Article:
Harmonic convergence after the fight

My friend Vi came to librarianship after a primary career working for Berkeley’s Health Department and raising several kids. She’s altruistic, wise, energetic, and translates her own experiences to teens in a manner that is transformative to them, herself, and her coworkers. She runs book groups for pregnant teens, weaves collaborations with her old buds at the health department, and looks out for the rights of rambunctious tweens. Vi is a grown up is a way that makes being adult an admirable status, not because it has political power but because it has substantial presence.

I miss Vi in my professional, as well as personal, life so it’s a delight to be rooming with her in Philadelphia. We aren’t getting much sleep, however, because each of us has so many stories to tell of magic events that have happened (we think) in our now dual librarylands, since we were last together.

Last night, Vi told me this story:

Shortly before winter break in the school district, she was walking between City Hall and her office at the library. It was just after the high school’s lunch period and not many people were out on Milvia Street. She became vaguely aware of a couple of kids hanging out on one corner, by an entrance to Berkeley High, and of another kid exiting the school. That vague awareness sharpened quickly when one of the pair of boys crossed over and began beating the loner. Before Vi had time to process and respond directly to the action, everyone had scattered and staff was emerging from the school.

Turning, she found another woman, coming from the library, who had just witnessed the same event. The two of them, strangers, immediately bound themselves in conversation, as witnesses to trauma often do in the very moments following the rip in their solitude created by such a scene.

Vi’s new acquaintance was a middle aged white woman who immediately spoke of her anxiety about sending her son to such a school. Vi immediately shared with her Vi’s own situation: her grandchild, an African American boy, would not be going to that school. For both women, the violence, the racial overtones of what they had just witnessed, their families’ situations all came spilling forth. And, miraculously, each of them was able to hear each other even in the emotional stew of that some moment. They paused and exchanged viewpoints, saw the mirrors of their fears, recognized the portrait of politics reflected in their dual experiences. Vi is amazed, telling this story a month later, at the total honesty of the conversation.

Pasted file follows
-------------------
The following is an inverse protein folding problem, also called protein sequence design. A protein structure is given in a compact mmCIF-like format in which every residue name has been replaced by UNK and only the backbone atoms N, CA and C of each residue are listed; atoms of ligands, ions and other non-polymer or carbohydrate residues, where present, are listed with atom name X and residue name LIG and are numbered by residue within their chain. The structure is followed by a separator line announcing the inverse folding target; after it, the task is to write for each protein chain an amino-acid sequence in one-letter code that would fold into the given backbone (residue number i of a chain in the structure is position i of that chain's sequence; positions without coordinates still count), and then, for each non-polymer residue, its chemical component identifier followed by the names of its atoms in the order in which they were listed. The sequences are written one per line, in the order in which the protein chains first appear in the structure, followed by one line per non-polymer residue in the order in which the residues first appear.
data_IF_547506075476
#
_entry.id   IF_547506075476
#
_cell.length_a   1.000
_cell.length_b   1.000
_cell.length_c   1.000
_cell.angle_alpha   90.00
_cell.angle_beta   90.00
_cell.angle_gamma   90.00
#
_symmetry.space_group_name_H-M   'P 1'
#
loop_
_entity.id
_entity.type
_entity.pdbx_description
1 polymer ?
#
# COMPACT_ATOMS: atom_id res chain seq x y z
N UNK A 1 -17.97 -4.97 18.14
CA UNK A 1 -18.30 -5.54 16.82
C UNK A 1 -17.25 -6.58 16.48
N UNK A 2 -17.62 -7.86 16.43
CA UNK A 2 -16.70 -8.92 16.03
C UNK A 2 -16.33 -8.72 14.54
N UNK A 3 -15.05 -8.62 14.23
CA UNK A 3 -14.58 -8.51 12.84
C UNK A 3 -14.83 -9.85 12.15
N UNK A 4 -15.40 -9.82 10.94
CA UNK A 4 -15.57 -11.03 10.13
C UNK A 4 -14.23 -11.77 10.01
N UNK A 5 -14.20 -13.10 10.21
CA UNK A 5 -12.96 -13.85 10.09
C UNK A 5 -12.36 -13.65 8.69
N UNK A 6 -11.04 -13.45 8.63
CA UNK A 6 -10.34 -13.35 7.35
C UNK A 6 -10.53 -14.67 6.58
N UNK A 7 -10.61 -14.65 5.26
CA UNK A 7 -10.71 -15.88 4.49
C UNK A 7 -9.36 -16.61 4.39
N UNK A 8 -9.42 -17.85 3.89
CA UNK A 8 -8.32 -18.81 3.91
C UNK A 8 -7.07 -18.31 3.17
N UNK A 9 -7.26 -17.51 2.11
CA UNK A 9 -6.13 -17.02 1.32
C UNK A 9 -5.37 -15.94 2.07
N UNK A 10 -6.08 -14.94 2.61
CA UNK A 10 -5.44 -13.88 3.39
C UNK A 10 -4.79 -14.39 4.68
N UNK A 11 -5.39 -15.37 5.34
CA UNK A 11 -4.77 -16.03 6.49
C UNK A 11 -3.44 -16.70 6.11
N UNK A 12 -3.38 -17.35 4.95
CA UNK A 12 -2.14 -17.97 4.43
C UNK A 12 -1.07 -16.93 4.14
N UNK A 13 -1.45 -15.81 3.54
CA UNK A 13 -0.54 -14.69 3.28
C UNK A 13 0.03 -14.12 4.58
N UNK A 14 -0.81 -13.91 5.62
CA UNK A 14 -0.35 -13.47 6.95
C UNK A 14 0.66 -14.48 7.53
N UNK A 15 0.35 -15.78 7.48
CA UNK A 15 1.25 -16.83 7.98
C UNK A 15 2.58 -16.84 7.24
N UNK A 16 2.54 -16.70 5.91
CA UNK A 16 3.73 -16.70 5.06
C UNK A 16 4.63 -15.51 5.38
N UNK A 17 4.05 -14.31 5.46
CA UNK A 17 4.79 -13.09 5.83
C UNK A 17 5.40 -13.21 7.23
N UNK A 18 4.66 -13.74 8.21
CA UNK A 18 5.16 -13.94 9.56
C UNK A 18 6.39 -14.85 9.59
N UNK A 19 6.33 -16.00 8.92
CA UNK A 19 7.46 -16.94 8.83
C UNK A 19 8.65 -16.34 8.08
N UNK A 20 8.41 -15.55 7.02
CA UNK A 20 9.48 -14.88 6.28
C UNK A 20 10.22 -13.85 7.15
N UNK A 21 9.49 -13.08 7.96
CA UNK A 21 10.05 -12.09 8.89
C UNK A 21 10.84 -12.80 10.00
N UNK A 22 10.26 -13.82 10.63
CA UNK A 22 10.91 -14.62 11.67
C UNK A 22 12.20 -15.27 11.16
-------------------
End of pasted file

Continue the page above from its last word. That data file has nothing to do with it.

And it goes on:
The other woman asked Vi if she worked at the high school and Vi told her no, the library, and indicated her name badge. And here is where the story takes a twist from the experience of political science into the cosmic.

Last year, one of Vi’s book groups had become engaged in a book about the experiences of other teen moms and Vi had carefully tracked down the author and become engaged in lengthy correspondence that, both author and librarian hope, will set the stage for a local project involving the girls. But the author and Vi had never met. Until that day on the sidewalk, where both had been shocked into revealing to a total stranger their hopes and fears for their boys.

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One Response to “Harmonic convergence after the fight”

  1. Pam Holley Says:

    Wow–that’s an amazing “small world” story–my favorite kind! Pam

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